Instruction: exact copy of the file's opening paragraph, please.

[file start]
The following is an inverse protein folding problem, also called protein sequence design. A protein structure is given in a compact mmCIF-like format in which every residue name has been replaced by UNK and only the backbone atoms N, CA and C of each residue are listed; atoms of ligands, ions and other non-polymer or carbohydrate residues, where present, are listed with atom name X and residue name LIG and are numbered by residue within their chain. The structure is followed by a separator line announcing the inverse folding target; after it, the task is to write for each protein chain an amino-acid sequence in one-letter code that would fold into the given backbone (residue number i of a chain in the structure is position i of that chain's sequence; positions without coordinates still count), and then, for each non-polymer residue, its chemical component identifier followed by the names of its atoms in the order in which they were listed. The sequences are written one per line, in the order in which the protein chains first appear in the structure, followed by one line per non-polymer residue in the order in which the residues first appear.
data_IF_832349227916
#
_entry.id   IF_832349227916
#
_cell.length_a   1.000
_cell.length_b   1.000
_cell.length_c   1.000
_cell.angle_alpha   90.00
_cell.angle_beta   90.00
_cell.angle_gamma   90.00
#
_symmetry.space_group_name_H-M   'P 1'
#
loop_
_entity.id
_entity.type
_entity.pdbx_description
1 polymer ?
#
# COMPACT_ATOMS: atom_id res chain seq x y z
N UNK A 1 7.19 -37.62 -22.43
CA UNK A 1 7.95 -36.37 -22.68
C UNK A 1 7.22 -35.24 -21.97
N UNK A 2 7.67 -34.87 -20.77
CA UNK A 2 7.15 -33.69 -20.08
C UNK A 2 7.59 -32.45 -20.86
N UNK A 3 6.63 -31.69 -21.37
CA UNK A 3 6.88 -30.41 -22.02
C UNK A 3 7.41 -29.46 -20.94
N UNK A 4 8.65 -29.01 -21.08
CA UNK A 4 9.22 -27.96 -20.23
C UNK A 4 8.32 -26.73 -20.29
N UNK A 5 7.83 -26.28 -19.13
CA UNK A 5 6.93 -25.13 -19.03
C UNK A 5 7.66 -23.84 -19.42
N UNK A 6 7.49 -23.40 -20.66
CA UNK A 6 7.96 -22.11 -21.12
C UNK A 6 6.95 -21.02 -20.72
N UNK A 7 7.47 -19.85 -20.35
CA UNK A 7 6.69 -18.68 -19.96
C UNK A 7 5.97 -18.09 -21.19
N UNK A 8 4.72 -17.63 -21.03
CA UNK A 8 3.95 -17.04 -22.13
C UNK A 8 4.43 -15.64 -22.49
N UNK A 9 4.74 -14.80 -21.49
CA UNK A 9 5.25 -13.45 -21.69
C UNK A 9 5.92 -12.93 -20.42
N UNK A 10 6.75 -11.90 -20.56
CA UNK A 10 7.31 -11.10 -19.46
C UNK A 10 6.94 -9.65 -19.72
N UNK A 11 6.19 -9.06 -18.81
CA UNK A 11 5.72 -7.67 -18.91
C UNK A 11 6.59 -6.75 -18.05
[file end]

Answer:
The following is an inverse protein folding problem, also called protein sequence design. A protein structure is given in a compact mmCIF-like format in which every residue name has been replaced by UNK and only the backbone atoms N, CA and C of each residue are listed; atoms of ligands, ions and other non-polymer or carbohydrate residues, where present, are listed with atom name X and residue name LIG and are numbered by residue within their chain. The structure is followed by a separator line announcing the inverse folding target; after it, the task is to write for each protein chain an amino-acid sequence in one-letter code that would fold into the given backbone (residue number i of a chain in the structure is position i of that chain's sequence; positions without coordinates still count), and then, for each non-polymer residue, its chemical component identifier followed by the names of its atoms in the order in which they were listed. The sequences are written one per line, in the order in which the protein chains first appear in the structure, followed by one line per non-polymer residue in the order in which the residues first appear.